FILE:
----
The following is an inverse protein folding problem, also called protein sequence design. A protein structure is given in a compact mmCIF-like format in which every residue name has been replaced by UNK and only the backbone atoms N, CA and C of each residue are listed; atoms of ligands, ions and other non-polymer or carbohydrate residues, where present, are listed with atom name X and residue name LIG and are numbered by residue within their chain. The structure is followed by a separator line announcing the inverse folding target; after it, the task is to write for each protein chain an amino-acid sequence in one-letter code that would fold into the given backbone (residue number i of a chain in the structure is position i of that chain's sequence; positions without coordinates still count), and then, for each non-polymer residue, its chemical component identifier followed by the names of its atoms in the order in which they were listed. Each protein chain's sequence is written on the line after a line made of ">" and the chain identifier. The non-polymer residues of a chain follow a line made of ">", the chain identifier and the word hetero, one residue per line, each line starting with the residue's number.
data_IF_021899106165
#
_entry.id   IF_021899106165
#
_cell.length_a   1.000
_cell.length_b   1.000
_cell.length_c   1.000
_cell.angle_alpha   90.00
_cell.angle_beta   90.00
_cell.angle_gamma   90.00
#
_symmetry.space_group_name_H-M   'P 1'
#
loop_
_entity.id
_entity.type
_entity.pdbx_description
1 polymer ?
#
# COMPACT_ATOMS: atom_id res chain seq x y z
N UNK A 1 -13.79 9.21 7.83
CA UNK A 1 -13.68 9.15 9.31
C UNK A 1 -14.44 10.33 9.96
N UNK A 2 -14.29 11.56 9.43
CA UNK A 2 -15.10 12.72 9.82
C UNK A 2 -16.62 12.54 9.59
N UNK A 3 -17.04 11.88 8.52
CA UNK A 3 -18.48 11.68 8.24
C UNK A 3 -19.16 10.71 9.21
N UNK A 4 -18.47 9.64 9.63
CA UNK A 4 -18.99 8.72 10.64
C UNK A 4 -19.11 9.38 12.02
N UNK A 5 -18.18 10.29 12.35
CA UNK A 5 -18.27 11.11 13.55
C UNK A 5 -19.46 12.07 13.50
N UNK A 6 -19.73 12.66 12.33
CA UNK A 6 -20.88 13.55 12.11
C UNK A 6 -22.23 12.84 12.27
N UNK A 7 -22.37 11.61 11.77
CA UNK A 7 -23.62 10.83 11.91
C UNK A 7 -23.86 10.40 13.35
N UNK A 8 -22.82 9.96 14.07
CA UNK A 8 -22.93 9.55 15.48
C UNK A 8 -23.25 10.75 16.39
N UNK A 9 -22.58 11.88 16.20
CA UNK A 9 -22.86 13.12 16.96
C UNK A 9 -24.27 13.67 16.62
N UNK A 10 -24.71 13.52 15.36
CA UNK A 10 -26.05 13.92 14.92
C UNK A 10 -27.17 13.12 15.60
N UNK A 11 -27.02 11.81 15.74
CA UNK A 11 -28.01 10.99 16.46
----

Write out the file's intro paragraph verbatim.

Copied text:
The following is an inverse protein folding problem, also called protein sequence design. A protein structure is given in a compact mmCIF-like format in which every residue name has been replaced by UNK and only the backbone atoms N, CA and C of each residue are listed; atoms of ligands, ions and other non-polymer or carbohydrate residues, where present, are listed with atom name X and residue name LIG and are numbered by residue within their chain. The structure is followed by a separator line announcing the inverse folding target; after it, the task is to write for each protein chain an amino-acid sequence in one-letter code that would fold into the given backbone (residue number i of a chain in the structure is position i of that chain's sequence; positions without coordinates still count), and then, for each non-polymer residue, its chemical component identifier followed by the names of its atoms in the order in which they were listed. Each protein chain's sequence is written on the line after a line made of ">" and the chain identifier. The non-polymer residues of a chain follow a line made of ">", the chain identifier and the word hetero, one residue per line, each line starting with the residue's number.